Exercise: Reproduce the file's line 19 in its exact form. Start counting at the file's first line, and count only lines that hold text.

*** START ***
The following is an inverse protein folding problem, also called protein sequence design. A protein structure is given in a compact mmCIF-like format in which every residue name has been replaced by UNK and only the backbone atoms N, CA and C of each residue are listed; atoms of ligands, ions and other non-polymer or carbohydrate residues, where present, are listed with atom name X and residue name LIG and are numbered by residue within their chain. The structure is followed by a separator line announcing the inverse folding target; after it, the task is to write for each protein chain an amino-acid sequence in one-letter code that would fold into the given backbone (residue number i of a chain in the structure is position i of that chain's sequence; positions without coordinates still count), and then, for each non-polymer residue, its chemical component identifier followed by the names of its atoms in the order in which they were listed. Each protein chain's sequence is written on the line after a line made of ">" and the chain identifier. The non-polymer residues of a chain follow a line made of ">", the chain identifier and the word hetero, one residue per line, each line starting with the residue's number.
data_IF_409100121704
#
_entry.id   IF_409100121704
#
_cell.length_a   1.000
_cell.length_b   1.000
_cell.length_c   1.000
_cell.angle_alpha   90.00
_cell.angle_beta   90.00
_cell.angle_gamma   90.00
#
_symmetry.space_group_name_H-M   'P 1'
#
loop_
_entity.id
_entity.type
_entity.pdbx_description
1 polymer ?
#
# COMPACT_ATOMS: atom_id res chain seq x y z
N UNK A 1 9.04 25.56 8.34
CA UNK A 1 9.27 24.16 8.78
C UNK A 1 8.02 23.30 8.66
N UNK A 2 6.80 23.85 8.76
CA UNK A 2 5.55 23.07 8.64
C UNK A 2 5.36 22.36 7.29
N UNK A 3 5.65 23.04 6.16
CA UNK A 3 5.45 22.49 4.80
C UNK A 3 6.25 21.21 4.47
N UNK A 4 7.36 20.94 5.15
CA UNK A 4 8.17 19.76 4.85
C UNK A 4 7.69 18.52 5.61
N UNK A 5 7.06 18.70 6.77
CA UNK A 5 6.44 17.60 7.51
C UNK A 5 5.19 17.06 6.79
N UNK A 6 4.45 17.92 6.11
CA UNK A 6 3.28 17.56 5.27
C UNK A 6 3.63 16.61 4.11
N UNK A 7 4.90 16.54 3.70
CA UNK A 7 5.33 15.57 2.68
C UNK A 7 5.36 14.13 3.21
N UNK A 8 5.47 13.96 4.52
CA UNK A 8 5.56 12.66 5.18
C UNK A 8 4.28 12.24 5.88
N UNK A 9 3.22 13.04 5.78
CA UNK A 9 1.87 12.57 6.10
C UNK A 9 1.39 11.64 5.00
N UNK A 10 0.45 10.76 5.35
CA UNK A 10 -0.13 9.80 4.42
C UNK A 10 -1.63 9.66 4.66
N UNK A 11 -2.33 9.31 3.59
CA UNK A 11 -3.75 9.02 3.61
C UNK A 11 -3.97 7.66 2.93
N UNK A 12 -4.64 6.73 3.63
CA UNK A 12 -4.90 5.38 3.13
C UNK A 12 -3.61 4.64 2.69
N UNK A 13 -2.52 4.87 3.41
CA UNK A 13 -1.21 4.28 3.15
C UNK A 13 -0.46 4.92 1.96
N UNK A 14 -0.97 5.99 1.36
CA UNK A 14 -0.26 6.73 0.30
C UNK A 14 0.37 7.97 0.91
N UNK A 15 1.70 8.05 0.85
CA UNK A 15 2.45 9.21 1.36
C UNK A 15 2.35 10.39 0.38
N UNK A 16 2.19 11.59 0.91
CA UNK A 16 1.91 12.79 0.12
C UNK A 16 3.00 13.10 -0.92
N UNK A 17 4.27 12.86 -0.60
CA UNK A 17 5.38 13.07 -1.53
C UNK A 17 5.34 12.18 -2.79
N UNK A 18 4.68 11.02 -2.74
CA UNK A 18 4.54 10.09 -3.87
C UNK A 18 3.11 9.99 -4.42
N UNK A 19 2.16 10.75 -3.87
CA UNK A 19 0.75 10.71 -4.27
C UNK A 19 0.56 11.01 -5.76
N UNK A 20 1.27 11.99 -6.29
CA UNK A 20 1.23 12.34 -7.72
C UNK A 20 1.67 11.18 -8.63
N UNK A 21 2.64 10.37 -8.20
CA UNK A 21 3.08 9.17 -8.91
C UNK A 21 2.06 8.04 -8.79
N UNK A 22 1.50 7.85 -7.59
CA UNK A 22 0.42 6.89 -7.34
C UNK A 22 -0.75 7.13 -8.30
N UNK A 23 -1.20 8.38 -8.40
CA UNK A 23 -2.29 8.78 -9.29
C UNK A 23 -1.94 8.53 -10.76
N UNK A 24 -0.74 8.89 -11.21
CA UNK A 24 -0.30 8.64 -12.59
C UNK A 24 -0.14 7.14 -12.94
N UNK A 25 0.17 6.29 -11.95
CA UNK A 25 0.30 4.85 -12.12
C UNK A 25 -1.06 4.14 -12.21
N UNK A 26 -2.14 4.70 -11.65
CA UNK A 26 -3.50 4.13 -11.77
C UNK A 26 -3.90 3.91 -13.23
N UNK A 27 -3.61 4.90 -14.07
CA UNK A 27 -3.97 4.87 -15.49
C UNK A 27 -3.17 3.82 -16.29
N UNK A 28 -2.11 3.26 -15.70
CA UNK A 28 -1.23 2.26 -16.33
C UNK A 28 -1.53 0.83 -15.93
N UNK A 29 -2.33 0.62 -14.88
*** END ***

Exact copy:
1 polymer ?